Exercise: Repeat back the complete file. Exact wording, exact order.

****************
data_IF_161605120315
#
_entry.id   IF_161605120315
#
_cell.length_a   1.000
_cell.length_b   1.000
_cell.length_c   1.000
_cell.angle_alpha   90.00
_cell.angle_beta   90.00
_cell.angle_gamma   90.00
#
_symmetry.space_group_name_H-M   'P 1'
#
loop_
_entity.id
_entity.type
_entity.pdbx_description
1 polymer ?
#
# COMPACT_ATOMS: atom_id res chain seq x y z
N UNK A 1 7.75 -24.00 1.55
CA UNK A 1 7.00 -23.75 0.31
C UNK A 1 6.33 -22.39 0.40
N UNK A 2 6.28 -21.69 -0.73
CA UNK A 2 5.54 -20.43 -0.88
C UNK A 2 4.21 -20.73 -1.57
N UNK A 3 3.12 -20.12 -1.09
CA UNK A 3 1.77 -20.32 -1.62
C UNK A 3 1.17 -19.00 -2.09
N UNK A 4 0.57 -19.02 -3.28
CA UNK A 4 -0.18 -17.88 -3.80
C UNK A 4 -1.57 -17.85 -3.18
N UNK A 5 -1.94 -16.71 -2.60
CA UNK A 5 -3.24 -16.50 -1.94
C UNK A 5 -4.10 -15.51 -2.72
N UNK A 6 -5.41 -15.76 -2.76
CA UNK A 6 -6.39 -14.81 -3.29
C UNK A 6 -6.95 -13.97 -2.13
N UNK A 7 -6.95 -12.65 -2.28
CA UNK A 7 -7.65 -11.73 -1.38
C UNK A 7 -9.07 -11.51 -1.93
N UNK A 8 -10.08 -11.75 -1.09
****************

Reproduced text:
data_IF_161605120315
#
_entry.id   IF_161605120315
#
_cell.length_a   1.000
_cell.length_b   1.000
_cell.length_c   1.000
_cell.angle_alpha   90.00
_cell.angle_beta   90.00
_cell.angle_gamma   90.00
#
_symmetry.space_group_name_H-M   'P 1'
#
loop_
_entity.id
_entity.type
_entity.pdbx_description
1 polymer ?
#
# COMPACT_ATOMS: atom_id res chain seq x y z
N UNK A 1 7.75 -24.00 1.55
CA UNK A 1 7.00 -23.75 0.31
C UNK A 1 6.33 -22.39 0.40
N UNK A 2 6.28 -21.69 -0.73
CA UNK A 2 5.54 -20.43 -0.88
C UNK A 2 4.21 -20.73 -1.57
N UNK A 3 3.12 -20.12 -1.09
CA UNK A 3 1.77 -20.32 -1.62
C UNK A 3 1.17 -19.00 -2.09
N UNK A 4 0.57 -19.02 -3.28
CA UNK A 4 -0.18 -17.88 -3.80
C UNK A 4 -1.57 -17.85 -3.18
N UNK A 5 -1.94 -16.71 -2.60
CA UNK A 5 -3.24 -16.50 -1.94
C UNK A 5 -4.10 -15.51 -2.72
N UNK A 6 -5.41 -15.76 -2.76
CA UNK A 6 -6.39 -14.81 -3.29
C UNK A 6 -6.95 -13.97 -2.13
N UNK A 7 -6.95 -12.65 -2.28
CA UNK A 7 -7.65 -11.73 -1.38
C UNK A 7 -9.07 -11.51 -1.93
N UNK A 8 -10.08 -11.75 -1.09